A North Dakota environmental scientist has a state certified nose for identifying odor issues at area landfills. Jane Kangas, who works for the North Dakota Department of Health based in Fargo, says she has to take an annual course to keep her nose “up to snuff” and utilizes a device to verify her readings.
Waste360 recently sat down with Kangas to learn more about her ability to sniff out odor issues at landfills in the state of North Dakota.
Waste360: Is your nose really state certified for landfill odor control? How does that certification work?
Jane Kangas: Yes, the North Dakota Department of Health Air Quality Division sponsors an odor certification course in which the individual has to demonstrate the ability to distinguish various odorous samples and concentrations. This course is offered on an annual basis to both Department employees and other interested individuals, such as local industry, consultants, etc.
The official title of the course is an “odor certification course.” The course consists of three odor tests; an intensity test, triangle test and multi-component test. You do not have to have a perfect score on the test because that could mean your nose is too sensitive to smells.
Waste360: How did you learn you had this skill and how do you develop it?
Jane Kangas: The North Dakota Department of Health requires the odor certification course for certain employees, depending on what our job duties are. I am also required to be certified because I am in a field office in the eastern part of the state or Fargo, ND.
Waste360: How many landfills do you do odor inspections for and what is the process?
Jane Kangas: We do not regularly perform odor inspections at a landfill, unless we receive a significant number of complaints from the public. The City of Fargo Landfill is the largest municipal landfill in the state of North Dakota, and I have performed odor inspections there in the past, but not recently.
Waste360: How are the odors measured?
Jane Kangas: It depends on the location of the source of the odor. For an area outside of a city, the odor measurement is taken within 100 feet of any residence, church, school, business, public building, or within a campground or public park. If the residence, church, school was built after the source of the odor was established, then the distance is within one half mile.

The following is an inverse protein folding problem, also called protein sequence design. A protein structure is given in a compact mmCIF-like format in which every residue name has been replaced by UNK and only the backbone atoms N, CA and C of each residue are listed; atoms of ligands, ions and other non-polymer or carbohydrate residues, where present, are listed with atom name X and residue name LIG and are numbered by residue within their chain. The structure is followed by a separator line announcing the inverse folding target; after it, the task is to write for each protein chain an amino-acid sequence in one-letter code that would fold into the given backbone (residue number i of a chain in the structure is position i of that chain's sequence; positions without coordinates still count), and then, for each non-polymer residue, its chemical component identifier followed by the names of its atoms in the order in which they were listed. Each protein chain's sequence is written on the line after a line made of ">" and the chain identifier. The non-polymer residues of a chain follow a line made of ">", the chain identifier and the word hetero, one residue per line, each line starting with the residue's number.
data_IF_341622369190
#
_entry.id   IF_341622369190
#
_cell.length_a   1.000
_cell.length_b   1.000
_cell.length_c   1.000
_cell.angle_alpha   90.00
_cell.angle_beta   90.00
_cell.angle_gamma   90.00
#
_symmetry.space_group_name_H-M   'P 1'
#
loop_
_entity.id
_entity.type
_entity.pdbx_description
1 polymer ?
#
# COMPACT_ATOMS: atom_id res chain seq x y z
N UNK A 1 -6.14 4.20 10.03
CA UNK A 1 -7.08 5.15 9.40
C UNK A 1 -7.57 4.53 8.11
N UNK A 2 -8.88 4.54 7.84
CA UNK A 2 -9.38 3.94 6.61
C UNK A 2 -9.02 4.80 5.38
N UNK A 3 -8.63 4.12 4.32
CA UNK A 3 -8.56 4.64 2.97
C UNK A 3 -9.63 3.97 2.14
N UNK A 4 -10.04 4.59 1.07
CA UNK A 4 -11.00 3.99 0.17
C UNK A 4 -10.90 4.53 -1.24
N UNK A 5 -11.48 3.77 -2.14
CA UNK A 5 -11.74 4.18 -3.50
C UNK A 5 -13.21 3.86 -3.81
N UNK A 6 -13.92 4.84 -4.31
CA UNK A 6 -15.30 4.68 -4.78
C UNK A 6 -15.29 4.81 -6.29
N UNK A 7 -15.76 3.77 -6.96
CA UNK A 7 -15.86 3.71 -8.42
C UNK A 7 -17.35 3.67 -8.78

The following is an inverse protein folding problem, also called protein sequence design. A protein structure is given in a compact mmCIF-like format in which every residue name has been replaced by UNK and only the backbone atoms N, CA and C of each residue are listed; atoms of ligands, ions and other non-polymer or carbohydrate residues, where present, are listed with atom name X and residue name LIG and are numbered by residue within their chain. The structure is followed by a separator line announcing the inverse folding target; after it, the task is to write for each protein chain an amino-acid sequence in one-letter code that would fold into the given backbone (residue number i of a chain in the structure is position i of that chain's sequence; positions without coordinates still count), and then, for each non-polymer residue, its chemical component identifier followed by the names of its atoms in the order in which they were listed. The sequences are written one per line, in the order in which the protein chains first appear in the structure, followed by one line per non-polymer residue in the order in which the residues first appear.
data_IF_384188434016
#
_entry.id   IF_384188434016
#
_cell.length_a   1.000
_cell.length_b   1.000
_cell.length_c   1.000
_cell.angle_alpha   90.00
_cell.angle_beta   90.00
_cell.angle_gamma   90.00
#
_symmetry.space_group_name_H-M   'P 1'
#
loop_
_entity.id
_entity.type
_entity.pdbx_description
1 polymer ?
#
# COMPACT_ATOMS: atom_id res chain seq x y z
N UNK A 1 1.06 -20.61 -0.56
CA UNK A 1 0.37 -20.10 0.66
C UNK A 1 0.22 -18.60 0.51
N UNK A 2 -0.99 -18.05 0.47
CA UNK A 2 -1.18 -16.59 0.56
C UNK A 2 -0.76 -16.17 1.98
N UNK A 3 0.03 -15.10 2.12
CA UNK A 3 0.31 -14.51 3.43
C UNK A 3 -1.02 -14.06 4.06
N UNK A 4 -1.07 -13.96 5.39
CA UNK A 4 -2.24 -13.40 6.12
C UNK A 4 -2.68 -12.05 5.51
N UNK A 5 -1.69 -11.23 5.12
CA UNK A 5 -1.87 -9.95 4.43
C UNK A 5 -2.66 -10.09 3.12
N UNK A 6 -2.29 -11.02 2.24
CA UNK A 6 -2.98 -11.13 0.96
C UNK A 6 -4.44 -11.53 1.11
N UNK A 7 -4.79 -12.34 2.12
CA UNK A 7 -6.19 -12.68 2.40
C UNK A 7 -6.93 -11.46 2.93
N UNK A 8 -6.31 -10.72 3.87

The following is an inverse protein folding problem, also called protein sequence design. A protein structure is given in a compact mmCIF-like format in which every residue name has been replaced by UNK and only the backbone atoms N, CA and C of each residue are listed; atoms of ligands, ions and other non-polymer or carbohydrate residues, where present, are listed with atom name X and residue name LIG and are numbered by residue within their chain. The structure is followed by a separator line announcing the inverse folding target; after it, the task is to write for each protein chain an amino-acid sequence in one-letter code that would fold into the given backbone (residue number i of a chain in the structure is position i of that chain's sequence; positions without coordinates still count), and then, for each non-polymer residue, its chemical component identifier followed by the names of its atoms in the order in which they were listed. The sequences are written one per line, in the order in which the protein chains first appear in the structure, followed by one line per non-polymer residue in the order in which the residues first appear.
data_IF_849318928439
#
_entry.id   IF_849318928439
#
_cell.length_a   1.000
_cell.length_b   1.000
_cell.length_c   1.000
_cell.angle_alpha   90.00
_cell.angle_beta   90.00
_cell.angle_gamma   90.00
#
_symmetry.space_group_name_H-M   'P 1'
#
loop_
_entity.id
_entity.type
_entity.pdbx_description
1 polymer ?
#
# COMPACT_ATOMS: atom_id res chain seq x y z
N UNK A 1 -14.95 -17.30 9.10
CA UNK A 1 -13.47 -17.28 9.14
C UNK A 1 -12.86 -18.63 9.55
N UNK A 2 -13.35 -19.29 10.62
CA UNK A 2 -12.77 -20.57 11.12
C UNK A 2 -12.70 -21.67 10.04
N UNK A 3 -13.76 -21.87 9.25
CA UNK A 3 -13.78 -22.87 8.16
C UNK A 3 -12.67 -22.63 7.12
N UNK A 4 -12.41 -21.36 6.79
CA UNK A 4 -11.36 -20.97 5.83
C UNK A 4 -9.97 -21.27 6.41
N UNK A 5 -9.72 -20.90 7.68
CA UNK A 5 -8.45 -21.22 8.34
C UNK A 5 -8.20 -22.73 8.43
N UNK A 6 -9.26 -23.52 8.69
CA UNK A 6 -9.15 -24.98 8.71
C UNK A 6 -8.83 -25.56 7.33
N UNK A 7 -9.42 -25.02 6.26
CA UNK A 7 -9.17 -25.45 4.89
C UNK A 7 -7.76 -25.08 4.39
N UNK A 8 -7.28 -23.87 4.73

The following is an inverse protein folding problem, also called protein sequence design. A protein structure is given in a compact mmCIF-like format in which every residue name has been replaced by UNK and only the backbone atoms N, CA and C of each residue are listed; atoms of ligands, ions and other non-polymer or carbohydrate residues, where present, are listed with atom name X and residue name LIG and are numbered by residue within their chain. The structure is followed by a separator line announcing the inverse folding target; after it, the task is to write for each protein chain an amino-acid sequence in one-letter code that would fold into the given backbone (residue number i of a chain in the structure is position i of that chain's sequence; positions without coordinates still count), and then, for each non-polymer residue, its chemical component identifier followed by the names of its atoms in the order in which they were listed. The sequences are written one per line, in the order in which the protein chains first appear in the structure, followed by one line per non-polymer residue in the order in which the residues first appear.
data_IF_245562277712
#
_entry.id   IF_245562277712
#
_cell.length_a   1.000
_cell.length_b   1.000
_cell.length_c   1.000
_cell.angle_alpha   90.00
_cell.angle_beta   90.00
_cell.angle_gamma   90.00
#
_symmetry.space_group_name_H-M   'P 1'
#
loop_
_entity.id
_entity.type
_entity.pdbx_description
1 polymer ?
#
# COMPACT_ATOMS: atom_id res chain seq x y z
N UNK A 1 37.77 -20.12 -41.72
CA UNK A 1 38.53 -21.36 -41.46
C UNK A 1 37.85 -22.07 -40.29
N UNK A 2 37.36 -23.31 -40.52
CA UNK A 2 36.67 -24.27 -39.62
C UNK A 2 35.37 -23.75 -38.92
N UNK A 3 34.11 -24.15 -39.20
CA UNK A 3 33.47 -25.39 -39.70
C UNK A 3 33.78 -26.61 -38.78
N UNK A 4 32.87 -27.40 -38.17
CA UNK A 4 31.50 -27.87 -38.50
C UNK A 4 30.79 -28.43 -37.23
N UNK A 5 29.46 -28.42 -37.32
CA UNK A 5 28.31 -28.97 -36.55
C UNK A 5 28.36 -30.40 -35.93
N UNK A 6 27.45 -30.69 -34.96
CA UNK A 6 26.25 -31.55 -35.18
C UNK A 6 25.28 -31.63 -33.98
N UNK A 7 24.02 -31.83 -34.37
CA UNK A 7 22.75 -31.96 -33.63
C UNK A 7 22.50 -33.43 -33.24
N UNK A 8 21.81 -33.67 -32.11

If the source of the odor is within city limits, the measurement is taken at the property boundary where the discharge is occurring. The department currently uses a Nasal Ranger, a field olfactometer device. Basically you place the device over your nose, and take a breath. The device has several different ports or settings that you set as you take each breath. The higher the numbered setting, the stronger the odor.
Waste360: What is considered unsafe or in violation?
Jane Kangas: The North Dakota Air Pollution Control Rules states that a person may not discharge into the ambient air any objectionable odorous air contaminant that measures seven odor concentration units or higher (OCU). We do have one city in North Dakota, West Fargo, which has a local ordinance with only two OCU as the limit.
Waste360: What was the worst reading you ever had to do? What was your reaction?
Jane Kangas: The worse reading I have ever experienced was 31 OCU on an older field olfactometer at the property boundary of a former corn ethanol plant lagoon a few years ago. The odor was hard to describe, a cross between rotting grain and burned plastic, and it immediately permeated the car, our hair, clothes, shoes, etc. We would take the reading on the device, quick get back in the car, and drive a mile away before we took a second reading. We took odor measurements three weeks in a row and had to change clothes and sprayed Febreeze so we could make it the two hour trip back home to Fargo!
Waste360: Do you test odors for anything other than landfills?
Jane Kangas: We perform odor inspections on not just landfills, but other facilities. The City of Fargo Landfill now harnesses their methane gas and converts it to electricity. This has significantly cut down on the landfill odors. The City of Fargo has grown around the landfill, so they are more visible and scrutinized by the public. I have not performed odor inspections at the smaller inert landfills I inspect, because they are only allowed to accept inert materials that should not produce an odor. I have used the device on lagoon smell complaints, feed lots, rotting grain at elevators, and used mud solids from sugar beet plants. I have also occasionally used the device on public complaints about local businesses, etc.
Waste360: What is your background in the waste and landfill industry?
Jane Kangas: I have worked for the North Dakota Department of Health for 21 years in the air quality division, and for the past nine years I have split my time between the division of waste management and the division of air quality. My bachelor’s degree is in meteorological studies from the University of North Dakota (UND), and my master’s degree is in geological studies, also from UND. For the waste management division, I currently routinely inspect the City of Fargo Landfill and on an annual basis, I inspect 24 smaller inert landfills for 6.5 counties in eastern North Dakota. I also have other duties, such as complaint investigations and public education.